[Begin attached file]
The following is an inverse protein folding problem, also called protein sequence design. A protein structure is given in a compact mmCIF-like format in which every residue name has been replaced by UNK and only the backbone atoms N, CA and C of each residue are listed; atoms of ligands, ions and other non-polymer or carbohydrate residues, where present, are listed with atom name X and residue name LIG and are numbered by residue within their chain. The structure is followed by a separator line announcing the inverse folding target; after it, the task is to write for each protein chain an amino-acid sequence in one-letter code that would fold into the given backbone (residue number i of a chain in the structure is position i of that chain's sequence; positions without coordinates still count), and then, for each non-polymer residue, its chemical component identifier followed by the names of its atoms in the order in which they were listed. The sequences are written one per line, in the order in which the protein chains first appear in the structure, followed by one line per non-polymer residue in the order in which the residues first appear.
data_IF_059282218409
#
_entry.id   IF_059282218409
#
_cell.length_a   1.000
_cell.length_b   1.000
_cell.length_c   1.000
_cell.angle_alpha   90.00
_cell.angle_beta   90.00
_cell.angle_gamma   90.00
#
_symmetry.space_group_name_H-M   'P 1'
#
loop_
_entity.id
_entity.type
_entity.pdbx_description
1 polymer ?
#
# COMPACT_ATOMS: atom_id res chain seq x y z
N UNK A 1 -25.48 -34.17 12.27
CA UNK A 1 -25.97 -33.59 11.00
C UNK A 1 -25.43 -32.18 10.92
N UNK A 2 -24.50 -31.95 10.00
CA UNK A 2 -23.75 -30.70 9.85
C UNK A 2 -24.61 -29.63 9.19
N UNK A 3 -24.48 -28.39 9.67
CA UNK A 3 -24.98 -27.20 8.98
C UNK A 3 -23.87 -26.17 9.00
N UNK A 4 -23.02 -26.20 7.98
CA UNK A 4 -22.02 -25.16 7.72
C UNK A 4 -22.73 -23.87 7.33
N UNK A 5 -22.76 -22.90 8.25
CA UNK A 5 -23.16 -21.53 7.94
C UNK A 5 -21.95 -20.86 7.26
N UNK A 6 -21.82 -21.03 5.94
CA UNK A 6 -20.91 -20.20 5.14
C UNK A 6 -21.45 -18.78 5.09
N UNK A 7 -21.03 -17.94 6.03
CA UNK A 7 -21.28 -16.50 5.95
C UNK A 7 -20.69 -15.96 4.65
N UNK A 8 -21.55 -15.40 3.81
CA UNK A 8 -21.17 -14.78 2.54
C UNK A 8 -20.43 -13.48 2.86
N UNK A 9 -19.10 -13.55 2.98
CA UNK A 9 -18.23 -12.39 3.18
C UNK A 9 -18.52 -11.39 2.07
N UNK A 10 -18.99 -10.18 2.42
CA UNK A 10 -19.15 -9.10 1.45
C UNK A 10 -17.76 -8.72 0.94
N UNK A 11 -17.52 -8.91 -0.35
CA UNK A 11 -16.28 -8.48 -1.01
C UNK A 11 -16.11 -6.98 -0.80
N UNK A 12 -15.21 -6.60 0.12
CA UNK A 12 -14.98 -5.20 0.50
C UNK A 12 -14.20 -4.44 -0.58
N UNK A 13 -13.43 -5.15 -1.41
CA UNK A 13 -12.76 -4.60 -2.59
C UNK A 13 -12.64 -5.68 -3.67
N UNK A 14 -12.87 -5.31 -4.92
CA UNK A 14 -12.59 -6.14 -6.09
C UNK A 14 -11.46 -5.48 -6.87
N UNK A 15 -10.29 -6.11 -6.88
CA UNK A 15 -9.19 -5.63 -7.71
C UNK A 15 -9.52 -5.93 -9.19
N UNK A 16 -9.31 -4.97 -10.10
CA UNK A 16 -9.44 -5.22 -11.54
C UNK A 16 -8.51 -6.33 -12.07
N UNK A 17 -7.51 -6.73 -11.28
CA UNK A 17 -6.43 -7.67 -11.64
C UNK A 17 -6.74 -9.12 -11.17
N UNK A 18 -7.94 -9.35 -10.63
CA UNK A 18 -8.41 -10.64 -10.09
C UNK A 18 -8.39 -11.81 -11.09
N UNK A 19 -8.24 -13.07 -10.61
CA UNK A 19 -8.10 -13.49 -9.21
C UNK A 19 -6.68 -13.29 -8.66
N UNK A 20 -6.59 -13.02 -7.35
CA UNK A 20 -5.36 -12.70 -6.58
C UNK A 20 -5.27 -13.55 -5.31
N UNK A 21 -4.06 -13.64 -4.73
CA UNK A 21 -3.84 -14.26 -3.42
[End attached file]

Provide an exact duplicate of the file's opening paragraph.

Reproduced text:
The following is an inverse protein folding problem, also called protein sequence design. A protein structure is given in a compact mmCIF-like format in which every residue name has been replaced by UNK and only the backbone atoms N, CA and C of each residue are listed; atoms of ligands, ions and other non-polymer or carbohydrate residues, where present, are listed with atom name X and residue name LIG and are numbered by residue within their chain. The structure is followed by a separator line announcing the inverse folding target; after it, the task is to write for each protein chain an amino-acid sequence in one-letter code that would fold into the given backbone (residue number i of a chain in the structure is position i of that chain's sequence; positions without coordinates still count), and then, for each non-polymer residue, its chemical component identifier followed by the names of its atoms in the order in which they were listed. The sequences are written one per line, in the order in which the protein chains first appear in the structure, followed by one line per non-polymer residue in the order in which the residues first appear.